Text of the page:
Fire and Rain

RM: This is 99% Invisible. I’m Roman Mars.

RM: We are in the middle of wildfire season here in California — there are more than a dozen currently burning across the state. And so we’re dedicating two episodes to this issue. Last week we explored the work of Jack Cohen. He’s a Forest Service scientist who, back in the 1980s, started to argue that instead of fighting fires, we should focus more energy on building homes that are better designed to withstand fire. He helped to define and popularize the idea of “defensible space”, which is the buffer you should create between a building on your property and the grass, trees, and other flammable materials that surround it. This week we’re going to spend time in one community, in southern california, which is frequently threatened by fire and is grappling with what it means to rebuild over and over again.

RM: When Daryl Cagle moved to Montecito, California as a kid in 1964, it was a quiet town. The kind of place where his single mother, who worked as a school teacher, could buy a house.

DC: Montecito used to be a very normal neighborhood. Normal people with normal jobs could afford affordable houses there.

RM: Montecito has changed a lot since then. It’s now famously home to Rob Lowe and Oprah; and not so many single mothers and school teachers.

DC: The housing prices have gone crazy and the demographics of town are just oddly extreme, but it’s a lovely place, and it’s where I grew up, and it’s very comforting to be in a place that is so familiar.

SC: Nestled between the mountains and the Pacific, right next to Santa Barbara, Montecito is very charming, and very geographically isolated. I can see why so many celebrities wanna live there.

RM: That’s Susie Cagle, the reporter for our story this week, and Daryl’s daughter.

SC: The landscape is this mix of desert and coast, with soaring hills, natural hot springs, and cool dewy mornings. The hillsides are covered with evergreen chaparral, a plant community characterized by scrubby brush. And the neighborhoods are lined with fragrant eucalyptus.

RM: But Montecito’s beautiful landscape is also what makes the community especially vulnerable to wildfire. The native chaparral covering the hills is drought and relatively fire resistant for the first 20 years or so of its life, but then it dries out into rich fire fuel.

SC: Then there’s the invasive eucalyptus trees: their shaggy bark and flammable oils make them burst into fireballs as they heat up during a wildfire. They look like matchsticks when they catch, and pieces of their bark fly off to start other blazes nearby. The slender canyons that sit below the hilltops of Montecito are cozy little spaces where that fire can easily take hold.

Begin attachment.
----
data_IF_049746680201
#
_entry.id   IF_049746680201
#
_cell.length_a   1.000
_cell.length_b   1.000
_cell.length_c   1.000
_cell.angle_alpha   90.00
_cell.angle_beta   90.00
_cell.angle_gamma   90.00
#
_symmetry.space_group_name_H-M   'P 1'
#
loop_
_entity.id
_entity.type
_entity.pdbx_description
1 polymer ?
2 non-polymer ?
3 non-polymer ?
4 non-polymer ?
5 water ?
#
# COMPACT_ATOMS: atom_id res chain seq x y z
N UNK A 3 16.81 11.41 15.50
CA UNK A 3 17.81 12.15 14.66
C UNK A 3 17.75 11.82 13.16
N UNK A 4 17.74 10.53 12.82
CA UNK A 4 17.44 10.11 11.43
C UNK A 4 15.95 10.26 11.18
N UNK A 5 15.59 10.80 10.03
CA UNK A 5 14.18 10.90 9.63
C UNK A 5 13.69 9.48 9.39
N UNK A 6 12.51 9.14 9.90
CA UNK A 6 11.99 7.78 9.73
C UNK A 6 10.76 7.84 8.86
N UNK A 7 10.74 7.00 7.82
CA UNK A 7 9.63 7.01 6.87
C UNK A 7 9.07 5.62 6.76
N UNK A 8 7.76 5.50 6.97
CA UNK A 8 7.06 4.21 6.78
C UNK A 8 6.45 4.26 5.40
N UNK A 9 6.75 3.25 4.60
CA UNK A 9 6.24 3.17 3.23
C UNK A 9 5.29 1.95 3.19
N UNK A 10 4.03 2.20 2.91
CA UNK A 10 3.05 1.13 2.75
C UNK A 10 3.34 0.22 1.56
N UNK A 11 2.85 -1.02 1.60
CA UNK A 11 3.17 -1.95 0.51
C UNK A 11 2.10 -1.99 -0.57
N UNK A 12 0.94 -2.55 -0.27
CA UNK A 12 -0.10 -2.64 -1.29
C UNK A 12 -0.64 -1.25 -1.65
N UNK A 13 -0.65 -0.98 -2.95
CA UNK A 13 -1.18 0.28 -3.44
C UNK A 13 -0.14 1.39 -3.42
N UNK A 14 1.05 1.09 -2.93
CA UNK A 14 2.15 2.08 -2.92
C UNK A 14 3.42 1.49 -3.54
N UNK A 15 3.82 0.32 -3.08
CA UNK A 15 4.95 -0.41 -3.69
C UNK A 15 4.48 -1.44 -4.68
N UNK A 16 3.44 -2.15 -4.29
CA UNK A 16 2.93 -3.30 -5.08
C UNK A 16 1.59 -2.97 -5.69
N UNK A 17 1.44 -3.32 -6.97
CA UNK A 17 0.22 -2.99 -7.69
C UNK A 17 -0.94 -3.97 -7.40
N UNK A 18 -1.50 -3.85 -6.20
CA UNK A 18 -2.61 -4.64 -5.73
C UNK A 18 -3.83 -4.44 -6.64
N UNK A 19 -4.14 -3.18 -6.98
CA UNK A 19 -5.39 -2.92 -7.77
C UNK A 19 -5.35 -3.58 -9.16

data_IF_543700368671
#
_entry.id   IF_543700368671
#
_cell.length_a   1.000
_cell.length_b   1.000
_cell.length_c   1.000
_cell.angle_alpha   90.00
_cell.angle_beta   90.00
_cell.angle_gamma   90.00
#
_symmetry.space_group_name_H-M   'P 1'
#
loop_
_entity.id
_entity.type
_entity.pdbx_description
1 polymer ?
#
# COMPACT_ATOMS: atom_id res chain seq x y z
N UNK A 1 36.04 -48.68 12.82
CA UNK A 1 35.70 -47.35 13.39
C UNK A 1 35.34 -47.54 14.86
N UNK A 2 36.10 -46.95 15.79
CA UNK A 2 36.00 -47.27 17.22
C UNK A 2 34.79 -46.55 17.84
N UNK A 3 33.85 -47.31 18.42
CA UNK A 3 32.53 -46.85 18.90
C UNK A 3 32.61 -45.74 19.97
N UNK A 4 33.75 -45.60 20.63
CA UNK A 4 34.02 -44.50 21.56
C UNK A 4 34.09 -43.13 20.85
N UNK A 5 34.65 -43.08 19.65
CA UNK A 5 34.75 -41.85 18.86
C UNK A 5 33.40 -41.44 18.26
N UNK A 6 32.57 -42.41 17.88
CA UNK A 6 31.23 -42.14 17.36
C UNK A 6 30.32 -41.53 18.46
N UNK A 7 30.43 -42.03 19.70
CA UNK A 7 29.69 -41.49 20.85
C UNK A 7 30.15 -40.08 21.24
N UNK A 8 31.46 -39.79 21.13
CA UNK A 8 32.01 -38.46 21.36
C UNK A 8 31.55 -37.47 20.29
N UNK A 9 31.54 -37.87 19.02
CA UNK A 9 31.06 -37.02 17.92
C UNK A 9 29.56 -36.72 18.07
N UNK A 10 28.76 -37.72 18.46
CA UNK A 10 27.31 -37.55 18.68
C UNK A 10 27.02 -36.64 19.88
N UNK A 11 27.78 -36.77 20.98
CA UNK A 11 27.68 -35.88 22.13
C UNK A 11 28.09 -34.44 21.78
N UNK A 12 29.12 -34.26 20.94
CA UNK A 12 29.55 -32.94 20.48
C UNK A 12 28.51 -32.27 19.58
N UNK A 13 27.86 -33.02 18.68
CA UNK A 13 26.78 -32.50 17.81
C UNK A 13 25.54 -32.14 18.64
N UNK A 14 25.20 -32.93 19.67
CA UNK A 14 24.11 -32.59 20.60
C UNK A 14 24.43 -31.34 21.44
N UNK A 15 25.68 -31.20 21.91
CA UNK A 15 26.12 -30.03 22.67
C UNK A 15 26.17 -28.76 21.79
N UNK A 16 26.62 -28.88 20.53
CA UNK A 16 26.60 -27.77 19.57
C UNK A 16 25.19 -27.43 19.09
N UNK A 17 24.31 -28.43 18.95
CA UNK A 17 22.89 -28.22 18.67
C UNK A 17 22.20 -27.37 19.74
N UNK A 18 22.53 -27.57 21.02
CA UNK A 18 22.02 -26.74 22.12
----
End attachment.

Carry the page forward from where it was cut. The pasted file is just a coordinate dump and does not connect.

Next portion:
RM: Which it does, when the the town’s so-called “sundowner winds” blow hot dry air from the desert, up and over the mountains, and through the canyons. The region endures a major fire once every 10 years or so.

SC: The year my dad and grandmother moved to Montecito, in 1964, a wildfire called the Coyote Fire scorched 67,000 acres just north of them. It burned 106 homes and killed one firefighter. My dad says he doesn’t remember it.

RM: For this landscape, fire is predictable and it is inevitable. And coupled with a multi-year drought, it is becoming unmanageable.

DC: We had no idea that fires were going to increase in size and frequency like they have. Maybe it’s like the frog in the pot slowly coming to a boil. It’s just uh, getting worse slowly.

SC: For decades, my dad and grandmother and the other residents of Montecito exhibited a kind of “stubborn pioneer streak” that characterizes a lot of Californians. After fires, they’d rebuild and continue with their lives. My grandmother had been driven from her home in Texas by the drought in the ‘30s that sent so many dust bowl refugees fleeing for a better life. So what was a little fire?

RM: But that kind of optimism is getting harder to sustain as fires become more frequent and more intense, and as communities are forced to reckon with rebuilding again and again and again.

Rob Hazard: We’re re-evaluating, hey, how are we going to deal with this?

SC: Rob Hazard is the deputy fire marshal for Santa Barbara County, and a fifth generation Santa Barbara resident.

RH: We are entering a new time when because of the weather and the impacts of climate change and long term extended drought that fires have reached a new level of intensity that’s causing us to have to change our tactics, our strategies. I mean, we’re stretched to the limit; all of our resources.